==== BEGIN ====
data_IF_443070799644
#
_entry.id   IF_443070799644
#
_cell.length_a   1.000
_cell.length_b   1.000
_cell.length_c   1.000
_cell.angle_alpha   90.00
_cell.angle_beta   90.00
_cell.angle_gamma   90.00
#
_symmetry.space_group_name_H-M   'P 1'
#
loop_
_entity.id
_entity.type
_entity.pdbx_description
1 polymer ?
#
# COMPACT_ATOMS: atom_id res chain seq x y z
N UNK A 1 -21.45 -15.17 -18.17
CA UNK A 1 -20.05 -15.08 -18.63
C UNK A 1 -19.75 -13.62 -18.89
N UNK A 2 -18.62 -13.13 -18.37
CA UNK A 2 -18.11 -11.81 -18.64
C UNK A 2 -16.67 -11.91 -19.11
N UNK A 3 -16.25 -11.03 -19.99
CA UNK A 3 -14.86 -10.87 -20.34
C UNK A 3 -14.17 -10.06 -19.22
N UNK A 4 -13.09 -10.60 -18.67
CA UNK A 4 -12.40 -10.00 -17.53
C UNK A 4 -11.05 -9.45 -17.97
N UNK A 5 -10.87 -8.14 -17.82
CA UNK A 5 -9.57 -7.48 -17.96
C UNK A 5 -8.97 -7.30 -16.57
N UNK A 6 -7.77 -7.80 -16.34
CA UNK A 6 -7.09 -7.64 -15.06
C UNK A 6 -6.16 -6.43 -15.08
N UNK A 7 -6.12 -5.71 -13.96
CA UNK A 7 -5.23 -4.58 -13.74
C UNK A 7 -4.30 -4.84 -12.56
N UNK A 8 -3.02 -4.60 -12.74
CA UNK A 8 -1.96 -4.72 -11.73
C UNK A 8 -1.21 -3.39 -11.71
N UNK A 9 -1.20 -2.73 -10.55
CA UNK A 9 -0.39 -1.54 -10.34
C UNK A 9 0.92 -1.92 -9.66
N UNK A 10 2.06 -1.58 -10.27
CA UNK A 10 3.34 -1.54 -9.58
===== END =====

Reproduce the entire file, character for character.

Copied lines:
data_IF_443070799644
#
_entry.id   IF_443070799644
#
_cell.length_a   1.000
_cell.length_b   1.000
_cell.length_c   1.000
_cell.angle_alpha   90.00
_cell.angle_beta   90.00
_cell.angle_gamma   90.00
#
_symmetry.space_group_name_H-M   'P 1'
#
loop_
_entity.id
_entity.type
_entity.pdbx_description
1 polymer ?
#
# COMPACT_ATOMS: atom_id res chain seq x y z
N UNK A 1 -21.45 -15.17 -18.17
CA UNK A 1 -20.05 -15.08 -18.63
C UNK A 1 -19.75 -13.62 -18.89
N UNK A 2 -18.62 -13.13 -18.37
CA UNK A 2 -18.11 -11.81 -18.64
C UNK A 2 -16.67 -11.91 -19.11
N UNK A 3 -16.25 -11.03 -19.99
CA UNK A 3 -14.86 -10.87 -20.34
C UNK A 3 -14.17 -10.06 -19.22
N UNK A 4 -13.09 -10.60 -18.67
CA UNK A 4 -12.40 -10.00 -17.53
C UNK A 4 -11.05 -9.45 -17.97
N UNK A 5 -10.87 -8.14 -17.82
CA UNK A 5 -9.57 -7.48 -17.96
C UNK A 5 -8.97 -7.30 -16.57
N UNK A 6 -7.77 -7.80 -16.34
CA UNK A 6 -7.09 -7.64 -15.06
C UNK A 6 -6.16 -6.43 -15.08
N UNK A 7 -6.12 -5.71 -13.96
CA UNK A 7 -5.23 -4.58 -13.74
C UNK A 7 -4.30 -4.84 -12.56
N UNK A 8 -3.02 -4.60 -12.74
CA UNK A 8 -1.96 -4.72 -11.73
C UNK A 8 -1.21 -3.39 -11.71
N UNK A 9 -1.20 -2.73 -10.55
CA UNK A 9 -0.39 -1.54 -10.34
C UNK A 9 0.92 -1.92 -9.66
N UNK A 10 2.06 -1.58 -10.27
CA UNK A 10 3.34 -1.54 -9.58